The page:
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Thursday, 21 May 2015

Velocity by Dean Koontz

I seem to remember that Velocity was another of those book that I bought whilst at my grandparents' house over the summer. I'm beginning to notice that an alarming number of my murder mystery books have been purchased there and I am a little worried that that pattern in particular should even emerge. In any case, I purchased this largely because the premise was simple, but really intriguing. Having now read some of Dean Koontz's work before now, I was pretty sure that I was going to like Velocity, but my instincts have been proved terribly wrong before.

Velocity follows a reclusive bartender named Billy Wiles as he leaves work one night to find a troubling note stuck to the windscreen of his car. The note reads as such:
"If you don't take this note to the police and get them involved, I will kill a lovely blond schoolteacher somewhere in Napa County. If you do take this note to the police, I will instead kill an elderly woman active in charity work, You have six hours to decide. The choice is yours."
At first, he assumes that the note is just a sick joke, but when he hears the next day that a teacher has indeed been brutally killed, he finds himself caught in a contest of wills as more notes come in, with the deadlines and conditions only becoming more dire as time goes on.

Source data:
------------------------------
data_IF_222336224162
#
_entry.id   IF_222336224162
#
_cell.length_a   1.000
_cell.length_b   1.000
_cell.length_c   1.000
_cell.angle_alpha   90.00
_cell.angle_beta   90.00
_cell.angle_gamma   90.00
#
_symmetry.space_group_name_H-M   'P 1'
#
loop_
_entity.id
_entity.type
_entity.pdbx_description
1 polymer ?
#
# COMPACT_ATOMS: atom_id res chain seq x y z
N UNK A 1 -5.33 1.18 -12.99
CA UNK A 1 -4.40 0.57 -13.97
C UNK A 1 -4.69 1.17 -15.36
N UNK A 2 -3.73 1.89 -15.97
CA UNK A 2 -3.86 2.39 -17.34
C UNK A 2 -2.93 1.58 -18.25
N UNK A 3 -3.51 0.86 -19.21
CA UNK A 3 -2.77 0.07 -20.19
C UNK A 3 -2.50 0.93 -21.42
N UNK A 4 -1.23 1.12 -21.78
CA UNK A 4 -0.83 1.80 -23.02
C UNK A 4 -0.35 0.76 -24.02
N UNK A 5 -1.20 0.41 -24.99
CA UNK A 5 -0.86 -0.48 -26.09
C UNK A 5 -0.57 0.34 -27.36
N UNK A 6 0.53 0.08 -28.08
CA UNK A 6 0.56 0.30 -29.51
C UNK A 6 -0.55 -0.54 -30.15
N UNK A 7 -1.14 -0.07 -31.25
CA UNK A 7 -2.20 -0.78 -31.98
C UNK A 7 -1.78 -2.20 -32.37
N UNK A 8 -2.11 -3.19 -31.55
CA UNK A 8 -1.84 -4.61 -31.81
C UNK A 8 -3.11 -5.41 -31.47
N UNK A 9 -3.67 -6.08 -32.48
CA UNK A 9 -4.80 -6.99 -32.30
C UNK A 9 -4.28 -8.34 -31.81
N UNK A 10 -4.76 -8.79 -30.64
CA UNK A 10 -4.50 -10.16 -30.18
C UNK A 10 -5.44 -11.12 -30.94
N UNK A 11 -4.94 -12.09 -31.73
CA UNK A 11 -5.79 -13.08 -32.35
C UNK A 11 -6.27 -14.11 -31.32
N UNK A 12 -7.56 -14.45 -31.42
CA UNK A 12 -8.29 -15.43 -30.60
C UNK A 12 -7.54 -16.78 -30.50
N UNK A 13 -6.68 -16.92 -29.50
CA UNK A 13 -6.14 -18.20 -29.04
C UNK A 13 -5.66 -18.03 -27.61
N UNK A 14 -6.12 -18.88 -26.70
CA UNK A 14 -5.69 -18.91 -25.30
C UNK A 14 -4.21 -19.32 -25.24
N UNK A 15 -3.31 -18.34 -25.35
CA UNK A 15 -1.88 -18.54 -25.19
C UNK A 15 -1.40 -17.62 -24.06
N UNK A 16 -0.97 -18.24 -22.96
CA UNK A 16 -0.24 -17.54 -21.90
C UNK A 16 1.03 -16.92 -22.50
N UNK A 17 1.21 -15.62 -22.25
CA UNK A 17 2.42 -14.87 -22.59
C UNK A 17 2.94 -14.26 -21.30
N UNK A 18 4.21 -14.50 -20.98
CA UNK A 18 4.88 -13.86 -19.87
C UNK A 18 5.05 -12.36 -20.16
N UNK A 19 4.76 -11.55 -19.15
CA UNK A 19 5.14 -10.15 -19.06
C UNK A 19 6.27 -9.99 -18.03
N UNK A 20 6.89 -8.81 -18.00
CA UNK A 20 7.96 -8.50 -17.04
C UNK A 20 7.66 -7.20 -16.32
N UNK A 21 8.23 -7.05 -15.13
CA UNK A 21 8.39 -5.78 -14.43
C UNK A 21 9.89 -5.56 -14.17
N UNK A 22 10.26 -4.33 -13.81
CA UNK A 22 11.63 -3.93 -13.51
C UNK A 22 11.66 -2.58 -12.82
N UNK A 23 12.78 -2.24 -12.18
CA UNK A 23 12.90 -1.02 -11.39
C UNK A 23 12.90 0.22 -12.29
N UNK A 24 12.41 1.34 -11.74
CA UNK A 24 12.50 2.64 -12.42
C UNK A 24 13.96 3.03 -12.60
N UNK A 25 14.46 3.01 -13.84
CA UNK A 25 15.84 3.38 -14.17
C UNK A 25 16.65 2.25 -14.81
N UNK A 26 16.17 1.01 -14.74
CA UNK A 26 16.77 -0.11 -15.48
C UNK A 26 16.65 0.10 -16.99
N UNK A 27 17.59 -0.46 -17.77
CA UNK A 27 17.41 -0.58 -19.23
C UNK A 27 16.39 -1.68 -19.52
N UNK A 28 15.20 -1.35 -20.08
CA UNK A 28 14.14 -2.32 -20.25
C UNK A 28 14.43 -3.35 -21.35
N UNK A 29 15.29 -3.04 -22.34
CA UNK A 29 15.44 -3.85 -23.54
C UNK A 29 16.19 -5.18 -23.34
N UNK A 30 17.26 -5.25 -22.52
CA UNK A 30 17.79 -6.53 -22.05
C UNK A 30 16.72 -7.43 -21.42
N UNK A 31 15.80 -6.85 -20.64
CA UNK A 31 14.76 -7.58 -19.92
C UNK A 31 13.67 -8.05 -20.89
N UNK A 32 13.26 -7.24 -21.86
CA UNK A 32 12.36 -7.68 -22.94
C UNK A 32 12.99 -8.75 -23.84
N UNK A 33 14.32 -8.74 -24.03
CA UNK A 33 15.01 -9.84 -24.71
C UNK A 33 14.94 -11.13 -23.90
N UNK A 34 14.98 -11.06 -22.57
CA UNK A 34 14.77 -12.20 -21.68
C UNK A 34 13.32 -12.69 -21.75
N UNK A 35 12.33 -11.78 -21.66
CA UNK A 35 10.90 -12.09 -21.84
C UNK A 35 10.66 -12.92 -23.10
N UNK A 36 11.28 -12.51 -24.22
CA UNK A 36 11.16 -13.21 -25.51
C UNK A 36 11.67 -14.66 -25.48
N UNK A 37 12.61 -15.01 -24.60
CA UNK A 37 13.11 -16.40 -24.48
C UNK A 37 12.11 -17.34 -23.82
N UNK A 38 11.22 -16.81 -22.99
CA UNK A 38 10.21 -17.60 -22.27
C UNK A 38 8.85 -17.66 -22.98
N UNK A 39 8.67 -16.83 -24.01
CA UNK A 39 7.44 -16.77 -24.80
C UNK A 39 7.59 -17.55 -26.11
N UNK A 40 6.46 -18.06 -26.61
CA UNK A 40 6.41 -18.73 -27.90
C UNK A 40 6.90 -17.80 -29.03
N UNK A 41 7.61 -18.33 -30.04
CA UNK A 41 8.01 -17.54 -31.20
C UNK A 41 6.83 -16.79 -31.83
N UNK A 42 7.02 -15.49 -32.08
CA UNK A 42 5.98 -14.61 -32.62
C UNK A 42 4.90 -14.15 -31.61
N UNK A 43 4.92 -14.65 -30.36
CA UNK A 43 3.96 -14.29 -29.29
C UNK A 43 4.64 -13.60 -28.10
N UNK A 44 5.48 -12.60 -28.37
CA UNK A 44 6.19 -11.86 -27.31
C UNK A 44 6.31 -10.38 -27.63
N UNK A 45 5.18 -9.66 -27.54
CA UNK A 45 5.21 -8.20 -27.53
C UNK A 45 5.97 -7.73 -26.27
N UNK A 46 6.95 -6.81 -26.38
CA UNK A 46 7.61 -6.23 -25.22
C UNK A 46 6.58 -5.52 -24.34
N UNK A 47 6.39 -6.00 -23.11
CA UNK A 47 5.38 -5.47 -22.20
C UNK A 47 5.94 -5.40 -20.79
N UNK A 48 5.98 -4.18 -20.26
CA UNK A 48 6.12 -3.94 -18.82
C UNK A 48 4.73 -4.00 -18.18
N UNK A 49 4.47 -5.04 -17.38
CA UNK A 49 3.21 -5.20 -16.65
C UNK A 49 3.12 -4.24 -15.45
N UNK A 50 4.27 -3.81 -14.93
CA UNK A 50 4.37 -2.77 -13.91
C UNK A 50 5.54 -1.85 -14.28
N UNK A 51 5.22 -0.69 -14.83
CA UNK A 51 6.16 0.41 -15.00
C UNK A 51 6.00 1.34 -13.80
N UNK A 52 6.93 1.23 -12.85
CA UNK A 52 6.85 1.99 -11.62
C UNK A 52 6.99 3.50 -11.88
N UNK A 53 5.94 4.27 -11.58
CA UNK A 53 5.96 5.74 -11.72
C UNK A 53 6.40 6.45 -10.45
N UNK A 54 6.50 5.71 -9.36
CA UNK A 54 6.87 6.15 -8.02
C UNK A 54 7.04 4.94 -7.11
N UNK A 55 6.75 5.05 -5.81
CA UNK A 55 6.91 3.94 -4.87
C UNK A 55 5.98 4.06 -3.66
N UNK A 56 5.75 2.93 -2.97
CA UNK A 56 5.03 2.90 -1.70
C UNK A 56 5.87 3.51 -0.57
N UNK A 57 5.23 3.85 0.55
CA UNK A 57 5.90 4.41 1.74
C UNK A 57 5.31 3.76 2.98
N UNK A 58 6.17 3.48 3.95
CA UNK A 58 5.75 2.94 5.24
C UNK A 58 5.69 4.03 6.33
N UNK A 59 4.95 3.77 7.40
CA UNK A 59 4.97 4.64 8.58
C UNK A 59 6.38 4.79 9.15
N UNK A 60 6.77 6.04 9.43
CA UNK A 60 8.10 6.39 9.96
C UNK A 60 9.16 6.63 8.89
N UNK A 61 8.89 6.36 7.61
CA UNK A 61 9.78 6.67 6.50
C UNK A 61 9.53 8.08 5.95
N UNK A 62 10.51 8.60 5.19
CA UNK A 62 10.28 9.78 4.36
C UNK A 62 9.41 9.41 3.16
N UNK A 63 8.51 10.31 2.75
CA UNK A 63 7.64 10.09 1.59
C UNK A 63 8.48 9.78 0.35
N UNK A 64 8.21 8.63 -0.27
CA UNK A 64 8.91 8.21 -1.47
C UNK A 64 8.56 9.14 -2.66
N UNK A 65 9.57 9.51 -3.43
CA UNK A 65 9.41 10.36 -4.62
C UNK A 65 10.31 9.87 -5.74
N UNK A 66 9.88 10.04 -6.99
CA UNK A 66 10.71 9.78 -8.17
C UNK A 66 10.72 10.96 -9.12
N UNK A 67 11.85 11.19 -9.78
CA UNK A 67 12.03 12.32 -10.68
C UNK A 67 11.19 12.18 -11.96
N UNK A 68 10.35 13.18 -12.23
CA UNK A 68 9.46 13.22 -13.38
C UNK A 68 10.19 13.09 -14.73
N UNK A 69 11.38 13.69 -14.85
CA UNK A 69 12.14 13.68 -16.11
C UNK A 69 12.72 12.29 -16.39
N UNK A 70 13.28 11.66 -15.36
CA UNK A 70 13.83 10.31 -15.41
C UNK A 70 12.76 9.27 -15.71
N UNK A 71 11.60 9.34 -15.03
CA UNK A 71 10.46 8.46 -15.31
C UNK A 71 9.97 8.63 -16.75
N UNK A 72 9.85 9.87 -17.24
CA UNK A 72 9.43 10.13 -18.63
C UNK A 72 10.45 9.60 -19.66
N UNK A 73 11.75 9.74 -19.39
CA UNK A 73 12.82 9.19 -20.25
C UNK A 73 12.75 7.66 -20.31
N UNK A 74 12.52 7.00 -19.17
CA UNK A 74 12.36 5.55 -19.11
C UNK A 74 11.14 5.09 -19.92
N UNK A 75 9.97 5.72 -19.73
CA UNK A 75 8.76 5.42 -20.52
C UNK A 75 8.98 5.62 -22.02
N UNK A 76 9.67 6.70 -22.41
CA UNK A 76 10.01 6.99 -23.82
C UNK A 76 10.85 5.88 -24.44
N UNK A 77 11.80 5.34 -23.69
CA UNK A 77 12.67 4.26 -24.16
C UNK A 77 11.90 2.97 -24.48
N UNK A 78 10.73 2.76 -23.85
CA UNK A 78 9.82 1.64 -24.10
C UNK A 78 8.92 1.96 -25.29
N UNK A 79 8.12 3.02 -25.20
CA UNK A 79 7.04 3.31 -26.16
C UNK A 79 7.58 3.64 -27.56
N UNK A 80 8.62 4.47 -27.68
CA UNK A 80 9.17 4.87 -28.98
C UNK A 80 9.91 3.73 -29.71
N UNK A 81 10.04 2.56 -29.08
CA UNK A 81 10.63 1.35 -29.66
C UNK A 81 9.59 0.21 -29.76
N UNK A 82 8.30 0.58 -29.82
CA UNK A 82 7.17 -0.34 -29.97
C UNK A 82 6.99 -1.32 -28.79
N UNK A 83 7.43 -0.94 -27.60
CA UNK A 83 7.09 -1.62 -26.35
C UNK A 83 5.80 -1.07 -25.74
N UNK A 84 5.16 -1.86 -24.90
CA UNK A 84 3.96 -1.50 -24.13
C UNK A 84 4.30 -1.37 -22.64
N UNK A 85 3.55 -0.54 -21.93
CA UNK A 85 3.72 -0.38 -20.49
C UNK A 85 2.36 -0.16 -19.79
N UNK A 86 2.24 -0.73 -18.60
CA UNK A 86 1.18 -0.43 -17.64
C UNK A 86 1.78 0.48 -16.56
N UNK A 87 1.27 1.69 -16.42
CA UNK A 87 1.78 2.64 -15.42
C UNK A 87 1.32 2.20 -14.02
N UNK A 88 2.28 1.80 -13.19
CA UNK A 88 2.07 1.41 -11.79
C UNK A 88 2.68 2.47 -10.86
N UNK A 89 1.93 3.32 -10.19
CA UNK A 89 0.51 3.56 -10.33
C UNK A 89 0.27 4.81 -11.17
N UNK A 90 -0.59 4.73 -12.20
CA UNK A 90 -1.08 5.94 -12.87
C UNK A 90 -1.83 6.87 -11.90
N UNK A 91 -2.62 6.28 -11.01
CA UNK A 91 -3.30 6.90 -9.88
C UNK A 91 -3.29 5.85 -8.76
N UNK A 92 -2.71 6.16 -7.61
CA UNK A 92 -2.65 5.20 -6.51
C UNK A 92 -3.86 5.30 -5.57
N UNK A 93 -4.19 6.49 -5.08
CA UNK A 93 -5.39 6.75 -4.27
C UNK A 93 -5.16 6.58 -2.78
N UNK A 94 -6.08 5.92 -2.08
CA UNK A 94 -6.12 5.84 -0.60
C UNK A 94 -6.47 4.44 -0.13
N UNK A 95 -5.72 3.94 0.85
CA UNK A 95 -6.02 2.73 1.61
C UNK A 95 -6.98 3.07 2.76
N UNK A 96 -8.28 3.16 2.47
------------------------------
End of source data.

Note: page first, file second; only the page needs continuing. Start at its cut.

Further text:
This was nothing if not a page turner. The situation that Billy finds himself in is fascinating in a morbid way, like watching a car crash unfold. The killer that he faces is devious, consistently several steps ahead of Billy and utterly ruthless. The situation is only compounded by the fact that Billy's unconscious withdrawal from the world ever since his fiancee fell into a coma means that he has almost no friends to rely on and an uncomfortably long list of people that he now wishes he could definitively rule out as a suspect. Occasionally there were plot holes that gave me pause for thought, and a fair few of them aren't really addressed by the end. But really, when the plot goes by at such a breakneck pace that you don't really have time to consider them in great detail. It's mainly through hindsight that they became more apparent. I only have two main issues with Velocity. The first is that there is obviously a lot of suspense built up towards the final meeting between Billy and the killer that has spent several days tormenting him non-stop, and the actual ending felt a bit underwhelming in comparison to the tense events that have gone on before. Admittedly there are still some nice twists in there and it does make sense as an ending, but it still felt a little disappointing. The second thing that bothered me is that some of the quieter moments felt out of place. For example, there's a point where Billy visits a co-worker, to find out why she's been visiting his comatose fiancee. Having explained why she was there, they have this really weird conversation where events briefly threaten to turn occult, only for him to leave and there is never any hint of the supernatural thrown about again. Additionally, Koontz feels the need to sometimes overwork the clues that are gathered during these quiet moments; there are only so many times that you can contemplate the murders as a performance before the line begins to get stale.